Dear Prudence

My Career Success Is Hurting My Marriage

Prudie offers advice on work envy and office friendships.

A woman plays the violin.
Photo illustration by Slate. Photo YolandaVanNiekerk/Getty Images Plus.

The newest addition to the Dear Prudence lineup, the mini-column, is moving to Saturday for a spell. This week: career envy and work friendships.

To get advice from Prudie, send questions for publication to prudence@slate.com. (Questions may be edited.) Join the live chat every Monday at noon. Submit your questions and comments here before or during the live discussion. Or call the Dear Prudence podcast voicemail at 401-371-DEAR (3327) to hear your question answered on a future episode of the show.

Dear Prudence,

My wife and I are both women in our late 20s, working as classically trained musicians. We always support each other in this unpredictably brutal industry, but I find myself at a loss. We’re both ambitious but try not to compare ourselves to each other. Lately I’ve been getting a lot of positive career feedback and have taken bigger risks as a result. I’ve struggled with self-confidence in the past, but I’ve been working with a therapist and finally feeling better. Unfortunately, my wife has been getting a lot of critical feedback and has become very depressed, even considering abandoning the craft. She tried therapy a few times but didn’t like it.

I’m beginning to feel like my success is painful to her rather than something we can both be excited about. I don’t want to share my good news because it usually ends in her tears, and I hate that my good news is what hurts her. What makes it even harder is that I can’t understand why she’s unsuccessful. I think she’s fantastic, and I tell her that as often as possible! This industry is just unpredictable. I know that she feels horribly guilty that she can’t be excited for me, but also I’m starting to feel a bit down on myself again and like I don’t want to keep succeeding at her expense. My wife is hesitant to go to therapy with me, but I no longer feel equipped to handle the new dynamic. How can I continue uplifting and supporting my grieving wife without diminishing my own success and, frankly, happiness? I love her so much and fear I’m coming up short. Are we just fulfilling another lesbian co-dependency stereotype?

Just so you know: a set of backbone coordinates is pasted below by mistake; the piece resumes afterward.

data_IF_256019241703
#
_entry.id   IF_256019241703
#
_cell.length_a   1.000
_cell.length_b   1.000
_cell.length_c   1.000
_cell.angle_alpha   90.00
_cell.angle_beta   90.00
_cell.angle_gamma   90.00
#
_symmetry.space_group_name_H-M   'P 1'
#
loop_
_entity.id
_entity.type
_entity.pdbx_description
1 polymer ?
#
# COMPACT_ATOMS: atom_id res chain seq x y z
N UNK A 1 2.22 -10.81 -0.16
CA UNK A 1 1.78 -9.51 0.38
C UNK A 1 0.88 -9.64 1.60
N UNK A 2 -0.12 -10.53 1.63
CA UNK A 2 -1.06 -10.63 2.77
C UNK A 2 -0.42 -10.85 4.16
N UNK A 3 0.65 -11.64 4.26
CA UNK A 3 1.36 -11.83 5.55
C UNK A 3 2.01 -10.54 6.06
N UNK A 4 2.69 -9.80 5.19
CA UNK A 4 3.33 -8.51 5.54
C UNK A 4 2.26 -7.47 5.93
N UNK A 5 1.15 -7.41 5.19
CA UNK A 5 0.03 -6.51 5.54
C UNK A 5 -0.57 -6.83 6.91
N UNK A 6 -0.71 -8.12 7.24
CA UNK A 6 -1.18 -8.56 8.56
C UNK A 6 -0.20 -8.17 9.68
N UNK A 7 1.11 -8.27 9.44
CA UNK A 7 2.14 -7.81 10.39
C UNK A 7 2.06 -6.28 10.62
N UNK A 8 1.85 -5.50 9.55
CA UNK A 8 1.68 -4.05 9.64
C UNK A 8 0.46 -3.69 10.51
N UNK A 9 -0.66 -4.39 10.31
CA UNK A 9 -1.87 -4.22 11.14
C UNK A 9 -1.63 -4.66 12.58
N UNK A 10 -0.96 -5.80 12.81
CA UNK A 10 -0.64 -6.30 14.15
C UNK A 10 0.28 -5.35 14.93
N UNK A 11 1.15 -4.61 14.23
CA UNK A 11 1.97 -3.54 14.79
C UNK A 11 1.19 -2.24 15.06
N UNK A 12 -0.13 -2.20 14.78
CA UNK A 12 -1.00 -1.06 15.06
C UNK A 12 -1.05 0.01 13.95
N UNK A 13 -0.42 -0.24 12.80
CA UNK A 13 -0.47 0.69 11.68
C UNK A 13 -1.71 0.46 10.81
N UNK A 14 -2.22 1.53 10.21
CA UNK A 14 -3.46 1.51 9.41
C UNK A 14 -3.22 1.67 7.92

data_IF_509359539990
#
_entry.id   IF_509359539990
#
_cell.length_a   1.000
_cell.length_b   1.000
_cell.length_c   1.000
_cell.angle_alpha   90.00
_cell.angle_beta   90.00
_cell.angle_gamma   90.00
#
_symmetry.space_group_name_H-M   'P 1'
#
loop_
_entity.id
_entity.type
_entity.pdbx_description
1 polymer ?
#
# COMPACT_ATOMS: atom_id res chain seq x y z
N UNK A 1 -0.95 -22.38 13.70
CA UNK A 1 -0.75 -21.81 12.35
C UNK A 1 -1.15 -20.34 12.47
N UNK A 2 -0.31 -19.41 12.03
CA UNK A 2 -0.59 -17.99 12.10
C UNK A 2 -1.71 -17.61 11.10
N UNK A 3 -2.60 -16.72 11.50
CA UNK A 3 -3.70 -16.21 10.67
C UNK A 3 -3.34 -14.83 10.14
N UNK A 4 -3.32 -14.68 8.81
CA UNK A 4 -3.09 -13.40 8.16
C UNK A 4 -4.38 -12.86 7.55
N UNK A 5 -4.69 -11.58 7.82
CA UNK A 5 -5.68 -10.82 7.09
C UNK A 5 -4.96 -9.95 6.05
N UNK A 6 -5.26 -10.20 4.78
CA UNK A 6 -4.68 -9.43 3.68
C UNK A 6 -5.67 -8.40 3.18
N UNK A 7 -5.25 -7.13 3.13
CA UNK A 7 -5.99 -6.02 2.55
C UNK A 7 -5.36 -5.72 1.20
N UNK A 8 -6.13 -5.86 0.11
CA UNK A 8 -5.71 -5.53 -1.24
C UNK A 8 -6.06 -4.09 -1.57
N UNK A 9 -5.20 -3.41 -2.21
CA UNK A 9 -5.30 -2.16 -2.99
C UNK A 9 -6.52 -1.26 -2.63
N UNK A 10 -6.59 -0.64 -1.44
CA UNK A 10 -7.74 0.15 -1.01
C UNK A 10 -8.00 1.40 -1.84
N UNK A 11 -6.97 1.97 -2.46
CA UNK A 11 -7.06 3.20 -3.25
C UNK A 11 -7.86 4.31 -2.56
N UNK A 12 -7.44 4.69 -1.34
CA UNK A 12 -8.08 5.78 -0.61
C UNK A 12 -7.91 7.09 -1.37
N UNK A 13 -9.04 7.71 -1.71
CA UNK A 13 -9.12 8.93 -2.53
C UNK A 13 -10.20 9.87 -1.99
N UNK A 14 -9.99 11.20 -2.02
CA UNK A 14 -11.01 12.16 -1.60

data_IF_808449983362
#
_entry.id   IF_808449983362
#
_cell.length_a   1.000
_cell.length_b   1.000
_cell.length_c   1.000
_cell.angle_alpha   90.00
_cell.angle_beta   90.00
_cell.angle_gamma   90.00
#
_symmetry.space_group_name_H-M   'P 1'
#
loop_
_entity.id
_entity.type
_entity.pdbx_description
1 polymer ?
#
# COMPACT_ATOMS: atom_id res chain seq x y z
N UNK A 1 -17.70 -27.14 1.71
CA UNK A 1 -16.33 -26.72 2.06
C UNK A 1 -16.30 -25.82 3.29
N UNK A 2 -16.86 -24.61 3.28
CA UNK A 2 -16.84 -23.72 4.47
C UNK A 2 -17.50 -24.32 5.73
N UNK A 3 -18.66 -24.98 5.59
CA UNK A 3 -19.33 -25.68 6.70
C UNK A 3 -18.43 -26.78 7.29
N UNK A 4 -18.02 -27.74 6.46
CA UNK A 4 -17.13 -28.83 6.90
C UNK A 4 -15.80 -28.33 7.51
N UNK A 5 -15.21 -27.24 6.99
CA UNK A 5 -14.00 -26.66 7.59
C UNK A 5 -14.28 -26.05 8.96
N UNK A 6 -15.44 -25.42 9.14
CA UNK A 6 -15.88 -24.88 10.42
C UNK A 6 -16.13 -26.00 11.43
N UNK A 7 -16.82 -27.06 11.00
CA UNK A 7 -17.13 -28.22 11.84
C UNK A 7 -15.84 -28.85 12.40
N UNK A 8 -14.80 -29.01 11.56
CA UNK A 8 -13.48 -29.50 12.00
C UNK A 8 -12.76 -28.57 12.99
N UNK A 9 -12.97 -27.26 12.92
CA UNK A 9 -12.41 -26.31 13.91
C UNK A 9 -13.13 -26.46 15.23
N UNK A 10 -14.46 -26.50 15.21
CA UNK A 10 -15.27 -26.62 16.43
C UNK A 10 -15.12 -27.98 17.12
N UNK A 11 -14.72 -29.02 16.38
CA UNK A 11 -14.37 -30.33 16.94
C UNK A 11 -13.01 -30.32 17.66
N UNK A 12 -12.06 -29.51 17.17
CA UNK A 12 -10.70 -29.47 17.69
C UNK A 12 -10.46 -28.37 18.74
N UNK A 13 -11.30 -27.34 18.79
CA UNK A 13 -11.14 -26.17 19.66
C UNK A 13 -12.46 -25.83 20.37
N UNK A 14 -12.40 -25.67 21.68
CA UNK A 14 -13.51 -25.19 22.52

—Wives, Colleagues, Competitors

The good news is that you are not fulfilling any stereotypes. The bad news is that there’s a limit to how much you can do to fix this situation as long as your wife refuses to take steps to break herself out of this pattern. I don’t doubt that she really does feel guilty over her inability to experience happiness when something good happens to you, but that guilt is actually facilitating a cycle where she never has to change: “Something good has happened to my wife, which is bad, because it reminds me of how awful my own career is, which is bad, because it reminds me that I’m a monster who can’t even be happy for her own wife, which means that I’m fundamentally incapable of being happy for her, which means that there’s no point in going to therapy or changing careers or even just finding different ways to talk about our careers together, because this is totally out of my control.” Whew! I’m wiped out just from typing that.